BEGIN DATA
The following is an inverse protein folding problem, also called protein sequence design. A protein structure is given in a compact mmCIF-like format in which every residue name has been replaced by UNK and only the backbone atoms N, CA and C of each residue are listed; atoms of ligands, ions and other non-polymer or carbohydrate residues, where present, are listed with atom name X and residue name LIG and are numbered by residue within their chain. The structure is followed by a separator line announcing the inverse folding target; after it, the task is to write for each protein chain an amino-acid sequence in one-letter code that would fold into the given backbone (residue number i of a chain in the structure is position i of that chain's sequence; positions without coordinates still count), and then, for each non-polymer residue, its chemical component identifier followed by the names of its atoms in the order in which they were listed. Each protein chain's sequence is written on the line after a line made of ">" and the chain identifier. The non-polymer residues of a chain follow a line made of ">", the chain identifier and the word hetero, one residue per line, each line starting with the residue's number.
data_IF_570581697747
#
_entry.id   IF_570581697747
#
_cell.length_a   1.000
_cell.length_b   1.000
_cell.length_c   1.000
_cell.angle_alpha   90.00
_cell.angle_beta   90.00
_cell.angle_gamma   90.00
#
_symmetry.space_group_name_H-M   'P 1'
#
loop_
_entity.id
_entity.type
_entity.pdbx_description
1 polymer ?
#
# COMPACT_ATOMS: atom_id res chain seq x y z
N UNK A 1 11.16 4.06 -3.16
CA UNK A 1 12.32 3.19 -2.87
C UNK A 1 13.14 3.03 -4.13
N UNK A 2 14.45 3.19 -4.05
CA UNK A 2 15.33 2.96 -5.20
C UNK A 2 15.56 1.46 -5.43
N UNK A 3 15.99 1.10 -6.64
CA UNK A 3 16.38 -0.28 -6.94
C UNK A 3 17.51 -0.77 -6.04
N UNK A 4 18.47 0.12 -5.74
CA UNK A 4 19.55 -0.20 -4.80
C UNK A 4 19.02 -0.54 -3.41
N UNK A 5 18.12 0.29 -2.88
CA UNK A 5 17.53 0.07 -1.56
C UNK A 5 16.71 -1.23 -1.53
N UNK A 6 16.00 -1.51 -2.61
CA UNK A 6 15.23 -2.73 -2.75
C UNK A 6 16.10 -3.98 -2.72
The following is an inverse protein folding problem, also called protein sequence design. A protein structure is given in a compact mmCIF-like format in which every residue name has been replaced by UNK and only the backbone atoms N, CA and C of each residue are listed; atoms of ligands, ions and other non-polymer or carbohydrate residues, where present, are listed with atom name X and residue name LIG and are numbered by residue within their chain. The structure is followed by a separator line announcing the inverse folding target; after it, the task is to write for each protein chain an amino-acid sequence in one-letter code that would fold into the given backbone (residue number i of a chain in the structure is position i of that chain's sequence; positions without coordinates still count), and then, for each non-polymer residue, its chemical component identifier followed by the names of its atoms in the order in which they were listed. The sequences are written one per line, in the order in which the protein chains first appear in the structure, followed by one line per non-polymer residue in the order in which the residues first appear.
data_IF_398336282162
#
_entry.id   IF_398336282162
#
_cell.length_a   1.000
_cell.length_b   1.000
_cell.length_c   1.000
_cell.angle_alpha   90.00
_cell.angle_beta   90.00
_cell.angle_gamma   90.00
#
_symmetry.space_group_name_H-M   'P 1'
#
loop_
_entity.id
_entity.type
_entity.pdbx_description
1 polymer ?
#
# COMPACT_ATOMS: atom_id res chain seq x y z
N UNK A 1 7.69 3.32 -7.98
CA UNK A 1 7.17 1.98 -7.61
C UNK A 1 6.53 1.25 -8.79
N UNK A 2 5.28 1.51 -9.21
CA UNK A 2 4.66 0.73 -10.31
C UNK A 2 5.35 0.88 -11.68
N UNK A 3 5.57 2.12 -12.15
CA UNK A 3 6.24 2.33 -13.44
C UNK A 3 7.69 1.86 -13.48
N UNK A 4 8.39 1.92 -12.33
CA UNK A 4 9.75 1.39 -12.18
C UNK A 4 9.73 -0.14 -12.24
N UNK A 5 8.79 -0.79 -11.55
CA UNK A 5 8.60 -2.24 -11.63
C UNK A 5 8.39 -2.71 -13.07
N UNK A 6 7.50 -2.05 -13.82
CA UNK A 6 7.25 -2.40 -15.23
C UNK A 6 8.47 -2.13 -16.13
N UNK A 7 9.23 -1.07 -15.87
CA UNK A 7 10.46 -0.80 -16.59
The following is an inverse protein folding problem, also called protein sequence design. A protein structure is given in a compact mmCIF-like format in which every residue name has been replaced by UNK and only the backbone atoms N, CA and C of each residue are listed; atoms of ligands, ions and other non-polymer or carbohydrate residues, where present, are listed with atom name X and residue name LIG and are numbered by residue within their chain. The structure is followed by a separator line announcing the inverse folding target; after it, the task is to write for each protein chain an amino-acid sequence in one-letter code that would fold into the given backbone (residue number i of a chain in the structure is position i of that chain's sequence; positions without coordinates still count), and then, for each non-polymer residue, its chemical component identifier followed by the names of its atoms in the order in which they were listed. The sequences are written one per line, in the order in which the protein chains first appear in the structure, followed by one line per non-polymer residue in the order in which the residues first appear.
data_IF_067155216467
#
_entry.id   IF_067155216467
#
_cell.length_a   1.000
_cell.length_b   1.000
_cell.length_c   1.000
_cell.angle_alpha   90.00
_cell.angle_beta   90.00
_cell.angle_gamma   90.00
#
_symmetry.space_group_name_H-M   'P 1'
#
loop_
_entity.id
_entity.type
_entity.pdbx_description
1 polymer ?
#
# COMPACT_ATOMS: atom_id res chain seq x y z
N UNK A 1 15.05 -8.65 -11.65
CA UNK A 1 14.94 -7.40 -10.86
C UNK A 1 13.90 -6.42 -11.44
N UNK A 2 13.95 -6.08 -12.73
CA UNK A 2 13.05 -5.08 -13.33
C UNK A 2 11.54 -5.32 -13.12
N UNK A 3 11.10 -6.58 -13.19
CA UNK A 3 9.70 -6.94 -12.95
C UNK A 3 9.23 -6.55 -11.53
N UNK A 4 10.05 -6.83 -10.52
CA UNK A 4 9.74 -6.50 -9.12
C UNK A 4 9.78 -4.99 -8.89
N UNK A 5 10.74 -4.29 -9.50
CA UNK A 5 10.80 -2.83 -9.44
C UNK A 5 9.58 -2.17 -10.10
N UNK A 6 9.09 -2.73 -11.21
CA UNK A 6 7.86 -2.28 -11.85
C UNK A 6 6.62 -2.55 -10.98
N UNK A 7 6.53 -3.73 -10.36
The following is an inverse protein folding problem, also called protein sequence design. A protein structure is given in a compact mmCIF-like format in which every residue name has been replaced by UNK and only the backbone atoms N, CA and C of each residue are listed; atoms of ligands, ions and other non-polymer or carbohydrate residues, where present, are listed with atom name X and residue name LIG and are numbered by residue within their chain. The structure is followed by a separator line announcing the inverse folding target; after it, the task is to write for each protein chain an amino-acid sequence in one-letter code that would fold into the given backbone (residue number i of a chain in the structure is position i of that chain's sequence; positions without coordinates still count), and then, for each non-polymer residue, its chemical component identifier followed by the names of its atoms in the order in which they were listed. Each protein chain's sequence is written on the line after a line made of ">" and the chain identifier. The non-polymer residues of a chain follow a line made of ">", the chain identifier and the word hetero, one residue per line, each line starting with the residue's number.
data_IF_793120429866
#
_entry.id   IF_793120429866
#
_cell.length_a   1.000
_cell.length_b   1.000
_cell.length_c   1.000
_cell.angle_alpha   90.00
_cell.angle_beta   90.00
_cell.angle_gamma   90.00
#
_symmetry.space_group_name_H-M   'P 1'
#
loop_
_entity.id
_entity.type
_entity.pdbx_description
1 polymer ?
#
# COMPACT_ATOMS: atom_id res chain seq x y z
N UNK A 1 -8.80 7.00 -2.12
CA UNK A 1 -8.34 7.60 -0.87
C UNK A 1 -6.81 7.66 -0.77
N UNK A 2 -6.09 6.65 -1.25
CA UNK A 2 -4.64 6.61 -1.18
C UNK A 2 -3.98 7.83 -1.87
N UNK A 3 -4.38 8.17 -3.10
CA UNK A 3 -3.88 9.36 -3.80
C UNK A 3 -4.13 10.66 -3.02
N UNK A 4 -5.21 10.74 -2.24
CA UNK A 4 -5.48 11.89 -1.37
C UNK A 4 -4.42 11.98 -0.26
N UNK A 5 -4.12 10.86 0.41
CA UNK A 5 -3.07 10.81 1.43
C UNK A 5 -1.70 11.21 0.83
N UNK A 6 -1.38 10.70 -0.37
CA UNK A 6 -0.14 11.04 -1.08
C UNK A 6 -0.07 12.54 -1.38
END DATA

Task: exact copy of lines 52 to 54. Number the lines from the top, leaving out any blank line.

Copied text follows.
_symmetry.space_group_name_H-M   'P 1'
#
loop_